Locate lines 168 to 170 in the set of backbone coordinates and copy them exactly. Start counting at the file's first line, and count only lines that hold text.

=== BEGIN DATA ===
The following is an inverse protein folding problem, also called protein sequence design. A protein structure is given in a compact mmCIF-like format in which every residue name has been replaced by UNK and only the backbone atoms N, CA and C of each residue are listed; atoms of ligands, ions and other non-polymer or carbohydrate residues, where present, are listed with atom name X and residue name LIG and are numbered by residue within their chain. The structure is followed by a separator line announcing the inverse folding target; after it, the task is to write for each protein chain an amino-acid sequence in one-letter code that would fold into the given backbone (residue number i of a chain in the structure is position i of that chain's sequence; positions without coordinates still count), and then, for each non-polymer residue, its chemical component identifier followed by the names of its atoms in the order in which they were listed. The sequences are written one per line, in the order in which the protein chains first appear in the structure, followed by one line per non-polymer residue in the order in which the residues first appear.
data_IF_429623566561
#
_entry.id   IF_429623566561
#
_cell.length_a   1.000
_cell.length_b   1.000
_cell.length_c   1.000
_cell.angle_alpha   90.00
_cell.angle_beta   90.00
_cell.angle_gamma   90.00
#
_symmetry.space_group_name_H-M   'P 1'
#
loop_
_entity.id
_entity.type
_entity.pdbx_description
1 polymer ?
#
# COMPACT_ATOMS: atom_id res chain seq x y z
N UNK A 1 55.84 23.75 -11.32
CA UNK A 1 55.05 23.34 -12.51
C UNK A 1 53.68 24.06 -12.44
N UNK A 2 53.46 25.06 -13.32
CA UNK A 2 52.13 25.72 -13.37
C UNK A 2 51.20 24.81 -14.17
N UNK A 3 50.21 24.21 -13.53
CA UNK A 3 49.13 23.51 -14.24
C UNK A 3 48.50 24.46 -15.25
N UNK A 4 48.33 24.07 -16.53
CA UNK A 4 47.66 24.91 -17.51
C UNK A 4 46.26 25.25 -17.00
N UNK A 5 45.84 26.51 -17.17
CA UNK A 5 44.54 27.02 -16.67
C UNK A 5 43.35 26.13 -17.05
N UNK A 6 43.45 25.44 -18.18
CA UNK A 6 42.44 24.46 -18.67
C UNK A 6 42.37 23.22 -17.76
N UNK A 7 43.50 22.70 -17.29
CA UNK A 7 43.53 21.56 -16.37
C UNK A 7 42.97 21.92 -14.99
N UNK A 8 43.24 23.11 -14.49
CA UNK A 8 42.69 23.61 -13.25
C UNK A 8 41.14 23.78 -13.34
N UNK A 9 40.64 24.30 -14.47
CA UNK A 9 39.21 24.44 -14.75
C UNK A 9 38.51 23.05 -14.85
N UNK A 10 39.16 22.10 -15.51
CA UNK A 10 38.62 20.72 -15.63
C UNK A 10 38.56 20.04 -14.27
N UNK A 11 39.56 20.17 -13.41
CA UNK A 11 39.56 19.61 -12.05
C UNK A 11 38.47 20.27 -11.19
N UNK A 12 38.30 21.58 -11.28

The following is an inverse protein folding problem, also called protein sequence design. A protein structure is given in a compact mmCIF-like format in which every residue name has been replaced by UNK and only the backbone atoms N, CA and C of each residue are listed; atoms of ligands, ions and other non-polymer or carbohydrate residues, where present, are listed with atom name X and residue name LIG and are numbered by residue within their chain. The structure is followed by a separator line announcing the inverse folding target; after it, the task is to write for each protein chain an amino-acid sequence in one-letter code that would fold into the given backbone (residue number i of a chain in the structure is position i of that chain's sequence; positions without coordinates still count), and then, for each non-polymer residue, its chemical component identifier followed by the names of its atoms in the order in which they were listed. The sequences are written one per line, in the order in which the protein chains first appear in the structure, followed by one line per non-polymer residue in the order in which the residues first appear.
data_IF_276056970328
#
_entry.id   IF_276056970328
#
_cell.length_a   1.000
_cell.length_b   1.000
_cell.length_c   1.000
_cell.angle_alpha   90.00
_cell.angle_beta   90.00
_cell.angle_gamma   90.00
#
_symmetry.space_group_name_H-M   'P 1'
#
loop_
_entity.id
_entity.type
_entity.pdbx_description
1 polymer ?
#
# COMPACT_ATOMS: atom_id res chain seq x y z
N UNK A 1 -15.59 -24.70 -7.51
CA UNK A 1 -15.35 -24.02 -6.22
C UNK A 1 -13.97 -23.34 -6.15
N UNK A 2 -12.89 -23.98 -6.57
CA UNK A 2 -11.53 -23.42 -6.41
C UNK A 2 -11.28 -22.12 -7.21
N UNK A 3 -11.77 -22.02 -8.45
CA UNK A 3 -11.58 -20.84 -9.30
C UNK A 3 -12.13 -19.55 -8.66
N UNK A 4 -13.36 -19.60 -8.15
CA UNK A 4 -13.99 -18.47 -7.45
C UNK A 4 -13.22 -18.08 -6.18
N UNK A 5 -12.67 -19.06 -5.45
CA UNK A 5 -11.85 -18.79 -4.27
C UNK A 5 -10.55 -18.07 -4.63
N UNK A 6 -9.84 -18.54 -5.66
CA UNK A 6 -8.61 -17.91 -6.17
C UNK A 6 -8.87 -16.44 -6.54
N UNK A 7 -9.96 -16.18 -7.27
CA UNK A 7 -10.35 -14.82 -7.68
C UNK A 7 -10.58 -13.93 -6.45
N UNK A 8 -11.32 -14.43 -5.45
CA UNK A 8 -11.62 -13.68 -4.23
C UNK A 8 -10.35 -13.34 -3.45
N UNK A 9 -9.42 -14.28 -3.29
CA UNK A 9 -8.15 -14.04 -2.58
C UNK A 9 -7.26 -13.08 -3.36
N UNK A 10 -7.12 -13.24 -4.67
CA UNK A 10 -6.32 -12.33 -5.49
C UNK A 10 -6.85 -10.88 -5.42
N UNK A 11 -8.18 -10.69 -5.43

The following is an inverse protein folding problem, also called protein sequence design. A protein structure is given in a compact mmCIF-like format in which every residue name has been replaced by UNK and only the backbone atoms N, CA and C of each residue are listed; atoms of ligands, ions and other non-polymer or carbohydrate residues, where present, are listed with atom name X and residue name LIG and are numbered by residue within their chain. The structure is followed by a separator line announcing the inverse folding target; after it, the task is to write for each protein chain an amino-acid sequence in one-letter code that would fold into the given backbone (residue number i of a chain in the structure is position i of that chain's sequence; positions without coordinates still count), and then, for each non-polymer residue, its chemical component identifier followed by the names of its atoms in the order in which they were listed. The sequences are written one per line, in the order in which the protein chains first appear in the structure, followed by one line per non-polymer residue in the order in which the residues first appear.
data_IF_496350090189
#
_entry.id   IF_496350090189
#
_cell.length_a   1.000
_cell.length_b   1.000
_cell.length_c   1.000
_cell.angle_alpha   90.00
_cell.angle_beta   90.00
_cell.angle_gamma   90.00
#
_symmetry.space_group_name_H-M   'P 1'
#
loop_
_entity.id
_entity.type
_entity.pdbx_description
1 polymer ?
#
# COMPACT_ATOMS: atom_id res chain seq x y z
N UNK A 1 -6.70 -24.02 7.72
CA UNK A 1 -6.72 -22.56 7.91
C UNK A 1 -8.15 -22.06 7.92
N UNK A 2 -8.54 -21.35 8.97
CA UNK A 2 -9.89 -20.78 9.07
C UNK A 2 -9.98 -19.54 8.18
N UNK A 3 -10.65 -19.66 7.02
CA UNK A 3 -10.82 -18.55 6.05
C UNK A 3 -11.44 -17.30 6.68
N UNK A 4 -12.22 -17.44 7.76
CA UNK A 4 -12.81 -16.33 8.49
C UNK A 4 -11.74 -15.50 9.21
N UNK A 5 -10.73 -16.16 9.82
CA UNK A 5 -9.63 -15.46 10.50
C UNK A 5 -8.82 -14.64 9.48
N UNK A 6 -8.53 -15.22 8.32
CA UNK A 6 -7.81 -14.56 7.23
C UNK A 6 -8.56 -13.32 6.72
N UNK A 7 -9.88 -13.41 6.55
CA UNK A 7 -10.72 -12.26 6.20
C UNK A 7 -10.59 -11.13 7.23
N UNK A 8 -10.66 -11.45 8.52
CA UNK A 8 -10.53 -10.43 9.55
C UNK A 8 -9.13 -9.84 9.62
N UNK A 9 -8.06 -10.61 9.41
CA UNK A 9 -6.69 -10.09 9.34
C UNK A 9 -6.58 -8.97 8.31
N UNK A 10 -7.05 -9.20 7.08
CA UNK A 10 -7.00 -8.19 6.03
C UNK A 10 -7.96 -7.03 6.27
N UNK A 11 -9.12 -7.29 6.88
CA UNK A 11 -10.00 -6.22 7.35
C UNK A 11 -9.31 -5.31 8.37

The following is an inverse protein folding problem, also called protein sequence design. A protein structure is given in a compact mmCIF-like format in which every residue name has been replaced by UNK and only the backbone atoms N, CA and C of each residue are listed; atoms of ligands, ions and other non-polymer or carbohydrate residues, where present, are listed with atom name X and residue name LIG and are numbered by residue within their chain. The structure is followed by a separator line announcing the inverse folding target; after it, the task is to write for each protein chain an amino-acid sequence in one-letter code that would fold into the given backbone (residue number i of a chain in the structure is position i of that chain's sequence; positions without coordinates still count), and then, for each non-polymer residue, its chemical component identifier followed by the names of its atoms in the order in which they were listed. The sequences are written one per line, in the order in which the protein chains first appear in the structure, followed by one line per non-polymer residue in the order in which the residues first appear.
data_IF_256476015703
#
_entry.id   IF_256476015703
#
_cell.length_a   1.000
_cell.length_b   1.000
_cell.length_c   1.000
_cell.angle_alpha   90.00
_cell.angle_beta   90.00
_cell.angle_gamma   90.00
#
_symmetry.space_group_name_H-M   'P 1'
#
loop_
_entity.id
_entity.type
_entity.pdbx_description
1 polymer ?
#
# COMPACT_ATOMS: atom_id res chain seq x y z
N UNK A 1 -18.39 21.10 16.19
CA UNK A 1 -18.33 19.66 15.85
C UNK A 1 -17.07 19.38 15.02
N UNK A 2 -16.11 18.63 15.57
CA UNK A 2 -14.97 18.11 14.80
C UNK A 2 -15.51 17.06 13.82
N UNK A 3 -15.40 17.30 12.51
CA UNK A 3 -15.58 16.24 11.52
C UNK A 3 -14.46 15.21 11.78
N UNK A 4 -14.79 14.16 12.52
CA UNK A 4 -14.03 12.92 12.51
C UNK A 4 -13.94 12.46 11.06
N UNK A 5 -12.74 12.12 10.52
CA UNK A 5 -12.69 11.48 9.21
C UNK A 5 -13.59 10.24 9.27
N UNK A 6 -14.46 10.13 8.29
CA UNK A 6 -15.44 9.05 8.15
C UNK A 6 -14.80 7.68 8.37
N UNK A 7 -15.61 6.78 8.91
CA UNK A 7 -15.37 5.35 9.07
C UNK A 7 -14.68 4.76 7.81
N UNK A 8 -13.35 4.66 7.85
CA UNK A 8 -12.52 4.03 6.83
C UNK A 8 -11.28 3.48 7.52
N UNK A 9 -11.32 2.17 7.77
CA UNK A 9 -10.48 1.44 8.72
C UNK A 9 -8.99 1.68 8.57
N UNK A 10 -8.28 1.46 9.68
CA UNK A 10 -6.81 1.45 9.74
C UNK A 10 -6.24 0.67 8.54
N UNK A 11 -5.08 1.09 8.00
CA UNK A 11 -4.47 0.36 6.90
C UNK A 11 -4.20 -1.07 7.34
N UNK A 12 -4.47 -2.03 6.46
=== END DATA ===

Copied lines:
_cell.length_b   1.000
_cell.length_c   1.000
_cell.angle_alpha   90.00